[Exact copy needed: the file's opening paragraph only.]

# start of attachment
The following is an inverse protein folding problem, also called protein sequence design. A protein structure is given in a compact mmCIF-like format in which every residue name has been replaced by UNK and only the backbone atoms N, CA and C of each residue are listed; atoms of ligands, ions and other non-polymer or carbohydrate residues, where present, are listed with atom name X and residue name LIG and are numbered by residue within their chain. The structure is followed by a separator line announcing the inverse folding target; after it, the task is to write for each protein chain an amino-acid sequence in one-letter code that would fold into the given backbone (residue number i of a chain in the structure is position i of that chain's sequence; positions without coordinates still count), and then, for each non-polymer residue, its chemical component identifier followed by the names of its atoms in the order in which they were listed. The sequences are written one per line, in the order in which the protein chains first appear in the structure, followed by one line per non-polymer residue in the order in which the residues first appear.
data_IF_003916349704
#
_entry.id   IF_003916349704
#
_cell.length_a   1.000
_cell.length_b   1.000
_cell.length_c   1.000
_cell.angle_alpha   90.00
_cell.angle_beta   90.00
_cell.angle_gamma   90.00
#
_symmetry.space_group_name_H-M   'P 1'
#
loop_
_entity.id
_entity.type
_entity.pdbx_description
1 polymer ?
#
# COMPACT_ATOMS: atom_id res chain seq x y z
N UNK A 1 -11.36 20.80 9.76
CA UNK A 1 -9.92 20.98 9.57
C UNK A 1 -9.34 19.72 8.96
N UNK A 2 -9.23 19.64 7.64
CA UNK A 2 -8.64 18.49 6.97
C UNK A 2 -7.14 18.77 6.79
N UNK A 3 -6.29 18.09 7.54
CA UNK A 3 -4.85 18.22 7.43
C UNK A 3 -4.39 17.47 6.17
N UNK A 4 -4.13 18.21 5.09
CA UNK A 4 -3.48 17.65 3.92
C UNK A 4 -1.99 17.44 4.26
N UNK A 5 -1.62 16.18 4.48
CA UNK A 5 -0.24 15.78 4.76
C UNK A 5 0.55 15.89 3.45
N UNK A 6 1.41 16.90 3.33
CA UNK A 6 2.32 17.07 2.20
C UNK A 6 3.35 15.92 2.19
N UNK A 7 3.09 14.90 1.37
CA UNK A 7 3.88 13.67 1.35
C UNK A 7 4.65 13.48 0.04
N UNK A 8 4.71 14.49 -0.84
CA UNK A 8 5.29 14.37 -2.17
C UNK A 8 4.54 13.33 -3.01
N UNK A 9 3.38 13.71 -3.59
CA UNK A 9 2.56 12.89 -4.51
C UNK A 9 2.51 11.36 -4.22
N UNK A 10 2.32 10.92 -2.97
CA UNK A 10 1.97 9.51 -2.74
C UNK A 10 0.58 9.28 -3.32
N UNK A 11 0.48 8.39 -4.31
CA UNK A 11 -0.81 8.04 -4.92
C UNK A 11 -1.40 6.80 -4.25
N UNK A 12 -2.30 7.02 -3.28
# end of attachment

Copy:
The following is an inverse protein folding problem, also called protein sequence design. A protein structure is given in a compact mmCIF-like format in which every residue name has been replaced by UNK and only the backbone atoms N, CA and C of each residue are listed; atoms of ligands, ions and other non-polymer or carbohydrate residues, where present, are listed with atom name X and residue name LIG and are numbered by residue within their chain. The structure is followed by a separator line announcing the inverse folding target; after it, the task is to write for each protein chain an amino-acid sequence in one-letter code that would fold into the given backbone (residue number i of a chain in the structure is position i of that chain's sequence; positions without coordinates still count), and then, for each non-polymer residue, its chemical component identifier followed by the names of its atoms in the order in which they were listed. The sequences are written one per line, in the order in which the protein chains first appear in the structure, followed by one line per non-polymer residue in the order in which the residues first appear.